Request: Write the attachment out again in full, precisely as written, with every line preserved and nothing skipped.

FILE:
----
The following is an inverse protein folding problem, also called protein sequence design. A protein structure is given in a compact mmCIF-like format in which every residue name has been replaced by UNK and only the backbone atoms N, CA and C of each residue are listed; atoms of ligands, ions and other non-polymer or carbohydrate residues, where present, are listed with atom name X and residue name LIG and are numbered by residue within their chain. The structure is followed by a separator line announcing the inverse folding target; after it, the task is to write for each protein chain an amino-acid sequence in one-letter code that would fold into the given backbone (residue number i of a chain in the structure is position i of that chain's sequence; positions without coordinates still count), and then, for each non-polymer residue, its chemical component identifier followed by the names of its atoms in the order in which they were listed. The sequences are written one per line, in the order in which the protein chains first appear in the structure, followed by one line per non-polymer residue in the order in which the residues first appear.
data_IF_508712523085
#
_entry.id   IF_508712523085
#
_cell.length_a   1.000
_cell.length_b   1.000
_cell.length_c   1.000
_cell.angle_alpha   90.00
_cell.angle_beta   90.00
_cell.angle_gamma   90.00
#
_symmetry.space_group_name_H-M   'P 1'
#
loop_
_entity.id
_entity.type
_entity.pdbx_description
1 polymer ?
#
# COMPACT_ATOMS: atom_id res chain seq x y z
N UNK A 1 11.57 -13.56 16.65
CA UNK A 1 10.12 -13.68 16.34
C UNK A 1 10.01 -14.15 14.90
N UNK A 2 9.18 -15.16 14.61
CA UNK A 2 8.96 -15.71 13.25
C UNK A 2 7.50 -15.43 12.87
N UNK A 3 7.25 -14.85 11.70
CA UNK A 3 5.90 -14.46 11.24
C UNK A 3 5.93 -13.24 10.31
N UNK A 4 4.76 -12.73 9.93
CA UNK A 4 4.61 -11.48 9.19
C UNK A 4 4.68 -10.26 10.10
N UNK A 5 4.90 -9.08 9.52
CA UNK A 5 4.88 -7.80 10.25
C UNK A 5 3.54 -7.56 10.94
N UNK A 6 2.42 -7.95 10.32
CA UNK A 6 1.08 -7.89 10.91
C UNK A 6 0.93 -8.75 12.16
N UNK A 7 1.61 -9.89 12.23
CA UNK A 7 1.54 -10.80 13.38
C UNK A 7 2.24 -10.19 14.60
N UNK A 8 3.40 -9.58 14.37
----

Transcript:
The following is an inverse protein folding problem, also called protein sequence design. A protein structure is given in a compact mmCIF-like format in which every residue name has been replaced by UNK and only the backbone atoms N, CA and C of each residue are listed; atoms of ligands, ions and other non-polymer or carbohydrate residues, where present, are listed with atom name X and residue name LIG and are numbered by residue within their chain. The structure is followed by a separator line announcing the inverse folding target; after it, the task is to write for each protein chain an amino-acid sequence in one-letter code that would fold into the given backbone (residue number i of a chain in the structure is position i of that chain's sequence; positions without coordinates still count), and then, for each non-polymer residue, its chemical component identifier followed by the names of its atoms in the order in which they were listed. The sequences are written one per line, in the order in which the protein chains first appear in the structure, followed by one line per non-polymer residue in the order in which the residues first appear.
data_IF_508712523085
#
_entry.id   IF_508712523085
#
_cell.length_a   1.000
_cell.length_b   1.000
_cell.length_c   1.000
_cell.angle_alpha   90.00
_cell.angle_beta   90.00
_cell.angle_gamma   90.00
#
_symmetry.space_group_name_H-M   'P 1'
#
loop_
_entity.id
_entity.type
_entity.pdbx_description
1 polymer ?
#
# COMPACT_ATOMS: atom_id res chain seq x y z
N UNK A 1 11.57 -13.56 16.65
CA UNK A 1 10.12 -13.68 16.34
C UNK A 1 10.01 -14.15 14.90
N UNK A 2 9.18 -15.16 14.61
CA UNK A 2 8.96 -15.71 13.25
C UNK A 2 7.50 -15.43 12.87
N UNK A 3 7.25 -14.85 11.70
CA UNK A 3 5.90 -14.46 11.24
C UNK A 3 5.93 -13.24 10.31
N UNK A 4 4.76 -12.73 9.93
CA UNK A 4 4.61 -11.48 9.19
C UNK A 4 4.68 -10.26 10.10
N UNK A 5 4.90 -9.08 9.52
CA UNK A 5 4.88 -7.80 10.25
C UNK A 5 3.54 -7.56 10.94
N UNK A 6 2.42 -7.95 10.32
CA UNK A 6 1.08 -7.89 10.91
C UNK A 6 0.93 -8.75 12.16
N UNK A 7 1.61 -9.89 12.23
CA UNK A 7 1.54 -10.80 13.38
C UNK A 7 2.24 -10.19 14.60
N UNK A 8 3.40 -9.58 14.37